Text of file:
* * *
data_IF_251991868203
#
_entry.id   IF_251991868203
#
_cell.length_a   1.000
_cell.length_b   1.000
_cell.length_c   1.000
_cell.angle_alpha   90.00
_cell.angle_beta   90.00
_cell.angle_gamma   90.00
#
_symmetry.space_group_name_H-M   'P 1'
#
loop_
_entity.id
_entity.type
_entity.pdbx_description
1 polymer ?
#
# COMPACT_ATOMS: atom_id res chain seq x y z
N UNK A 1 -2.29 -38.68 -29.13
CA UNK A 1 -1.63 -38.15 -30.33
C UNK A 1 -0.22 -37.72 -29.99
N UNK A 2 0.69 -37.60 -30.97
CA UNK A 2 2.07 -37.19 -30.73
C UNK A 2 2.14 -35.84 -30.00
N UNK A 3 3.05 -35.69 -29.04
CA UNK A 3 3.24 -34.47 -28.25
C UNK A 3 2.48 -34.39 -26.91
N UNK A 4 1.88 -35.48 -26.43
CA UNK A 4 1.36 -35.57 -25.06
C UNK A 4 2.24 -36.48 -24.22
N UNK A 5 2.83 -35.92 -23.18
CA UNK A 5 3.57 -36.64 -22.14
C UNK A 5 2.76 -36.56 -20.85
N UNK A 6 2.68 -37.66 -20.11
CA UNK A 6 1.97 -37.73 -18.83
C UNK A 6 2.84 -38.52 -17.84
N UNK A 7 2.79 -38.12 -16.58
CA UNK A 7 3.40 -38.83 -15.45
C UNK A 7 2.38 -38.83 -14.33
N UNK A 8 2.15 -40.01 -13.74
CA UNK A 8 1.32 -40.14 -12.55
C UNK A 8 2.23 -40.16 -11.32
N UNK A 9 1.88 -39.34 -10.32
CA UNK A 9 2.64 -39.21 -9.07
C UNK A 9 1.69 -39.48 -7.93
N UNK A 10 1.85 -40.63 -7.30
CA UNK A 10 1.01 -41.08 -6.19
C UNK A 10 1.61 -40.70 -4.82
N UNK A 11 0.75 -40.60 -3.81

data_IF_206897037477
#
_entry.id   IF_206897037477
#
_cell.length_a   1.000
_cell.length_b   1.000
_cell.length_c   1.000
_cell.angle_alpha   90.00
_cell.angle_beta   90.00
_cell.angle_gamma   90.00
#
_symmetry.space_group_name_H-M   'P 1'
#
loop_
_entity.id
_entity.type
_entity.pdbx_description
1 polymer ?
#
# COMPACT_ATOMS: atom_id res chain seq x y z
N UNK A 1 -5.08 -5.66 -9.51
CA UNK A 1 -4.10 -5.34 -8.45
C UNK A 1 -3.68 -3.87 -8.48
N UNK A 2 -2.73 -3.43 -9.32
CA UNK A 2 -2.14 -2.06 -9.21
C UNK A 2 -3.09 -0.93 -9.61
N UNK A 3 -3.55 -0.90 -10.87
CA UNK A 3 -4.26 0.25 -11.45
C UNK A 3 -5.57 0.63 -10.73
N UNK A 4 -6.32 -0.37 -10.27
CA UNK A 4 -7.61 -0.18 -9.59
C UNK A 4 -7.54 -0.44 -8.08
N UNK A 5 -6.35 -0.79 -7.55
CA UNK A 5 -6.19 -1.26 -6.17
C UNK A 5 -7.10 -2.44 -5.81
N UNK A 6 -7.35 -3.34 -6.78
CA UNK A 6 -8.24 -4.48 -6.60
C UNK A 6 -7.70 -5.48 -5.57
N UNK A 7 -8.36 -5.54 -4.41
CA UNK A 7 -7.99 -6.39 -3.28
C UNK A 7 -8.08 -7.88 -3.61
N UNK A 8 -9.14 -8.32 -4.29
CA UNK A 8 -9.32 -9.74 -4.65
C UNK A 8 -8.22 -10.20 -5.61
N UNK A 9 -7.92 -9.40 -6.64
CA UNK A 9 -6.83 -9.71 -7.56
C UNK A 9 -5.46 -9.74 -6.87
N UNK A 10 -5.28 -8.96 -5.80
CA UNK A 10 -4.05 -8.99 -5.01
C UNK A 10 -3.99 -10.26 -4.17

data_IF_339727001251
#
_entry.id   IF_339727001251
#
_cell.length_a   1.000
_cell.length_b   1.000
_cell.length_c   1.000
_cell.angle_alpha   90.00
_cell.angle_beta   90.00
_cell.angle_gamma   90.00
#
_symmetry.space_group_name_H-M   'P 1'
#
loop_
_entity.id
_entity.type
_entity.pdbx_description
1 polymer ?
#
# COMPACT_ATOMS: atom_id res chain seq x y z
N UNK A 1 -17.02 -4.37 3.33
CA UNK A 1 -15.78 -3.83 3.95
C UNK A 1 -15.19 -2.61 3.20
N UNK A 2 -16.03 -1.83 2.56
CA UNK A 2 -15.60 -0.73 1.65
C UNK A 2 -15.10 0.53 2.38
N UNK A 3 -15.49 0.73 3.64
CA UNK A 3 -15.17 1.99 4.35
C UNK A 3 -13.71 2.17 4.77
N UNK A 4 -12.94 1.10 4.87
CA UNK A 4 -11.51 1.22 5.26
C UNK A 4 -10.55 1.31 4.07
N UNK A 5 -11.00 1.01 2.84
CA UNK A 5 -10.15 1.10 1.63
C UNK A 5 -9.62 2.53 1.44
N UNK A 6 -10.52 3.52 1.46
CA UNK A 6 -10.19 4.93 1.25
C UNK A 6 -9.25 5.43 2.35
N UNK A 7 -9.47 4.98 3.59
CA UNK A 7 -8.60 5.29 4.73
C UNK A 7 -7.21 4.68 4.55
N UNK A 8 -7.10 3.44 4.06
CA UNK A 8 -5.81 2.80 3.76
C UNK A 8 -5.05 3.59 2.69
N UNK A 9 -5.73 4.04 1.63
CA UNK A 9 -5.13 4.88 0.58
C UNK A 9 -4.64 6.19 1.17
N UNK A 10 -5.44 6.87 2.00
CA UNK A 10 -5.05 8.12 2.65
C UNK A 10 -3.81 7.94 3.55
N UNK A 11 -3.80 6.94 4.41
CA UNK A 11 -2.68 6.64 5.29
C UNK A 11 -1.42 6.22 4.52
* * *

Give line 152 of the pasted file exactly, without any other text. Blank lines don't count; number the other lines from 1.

N UNK A 11 -3.80 6.94 4.41